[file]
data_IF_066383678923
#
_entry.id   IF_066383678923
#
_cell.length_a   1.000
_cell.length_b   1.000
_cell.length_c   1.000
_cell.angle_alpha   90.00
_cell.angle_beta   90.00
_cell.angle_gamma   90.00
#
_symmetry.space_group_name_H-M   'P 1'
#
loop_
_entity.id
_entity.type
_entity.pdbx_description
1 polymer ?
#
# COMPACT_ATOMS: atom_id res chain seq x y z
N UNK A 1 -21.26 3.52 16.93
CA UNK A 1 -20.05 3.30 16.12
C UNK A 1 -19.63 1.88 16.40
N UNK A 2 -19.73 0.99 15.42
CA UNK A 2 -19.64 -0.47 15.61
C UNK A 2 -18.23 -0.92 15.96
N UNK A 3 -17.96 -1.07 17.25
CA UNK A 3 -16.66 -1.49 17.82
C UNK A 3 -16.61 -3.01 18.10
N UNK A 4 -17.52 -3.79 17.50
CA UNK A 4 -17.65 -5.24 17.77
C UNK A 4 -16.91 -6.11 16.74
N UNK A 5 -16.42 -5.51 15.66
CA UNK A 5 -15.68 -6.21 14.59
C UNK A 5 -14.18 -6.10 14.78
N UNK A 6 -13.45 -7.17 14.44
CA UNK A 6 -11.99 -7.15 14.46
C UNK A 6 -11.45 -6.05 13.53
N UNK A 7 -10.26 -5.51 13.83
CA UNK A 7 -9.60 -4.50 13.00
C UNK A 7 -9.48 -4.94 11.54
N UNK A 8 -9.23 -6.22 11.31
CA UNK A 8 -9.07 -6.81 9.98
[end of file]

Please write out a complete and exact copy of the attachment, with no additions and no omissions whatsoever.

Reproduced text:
data_IF_066383678923
#
_entry.id   IF_066383678923
#
_cell.length_a   1.000
_cell.length_b   1.000
_cell.length_c   1.000
_cell.angle_alpha   90.00
_cell.angle_beta   90.00
_cell.angle_gamma   90.00
#
_symmetry.space_group_name_H-M   'P 1'
#
loop_
_entity.id
_entity.type
_entity.pdbx_description
1 polymer ?
#
# COMPACT_ATOMS: atom_id res chain seq x y z
N UNK A 1 -21.26 3.52 16.93
CA UNK A 1 -20.05 3.30 16.12
C UNK A 1 -19.63 1.88 16.40
N UNK A 2 -19.73 0.99 15.42
CA UNK A 2 -19.64 -0.47 15.61
C UNK A 2 -18.23 -0.92 15.96
N UNK A 3 -17.96 -1.07 17.25
CA UNK A 3 -16.66 -1.49 17.82
C UNK A 3 -16.61 -3.01 18.10
N UNK A 4 -17.52 -3.79 17.50
CA UNK A 4 -17.65 -5.24 17.77
C UNK A 4 -16.91 -6.11 16.74
N UNK A 5 -16.42 -5.51 15.66
CA UNK A 5 -15.68 -6.21 14.59
C UNK A 5 -14.18 -6.10 14.78
N UNK A 6 -13.45 -7.17 14.44
CA UNK A 6 -11.99 -7.15 14.46
C UNK A 6 -11.45 -6.05 13.53
N UNK A 7 -10.26 -5.51 13.83
CA UNK A 7 -9.60 -4.50 13.00
C UNK A 7 -9.48 -4.94 11.54
N UNK A 8 -9.23 -6.22 11.31
CA UNK A 8 -9.07 -6.81 9.98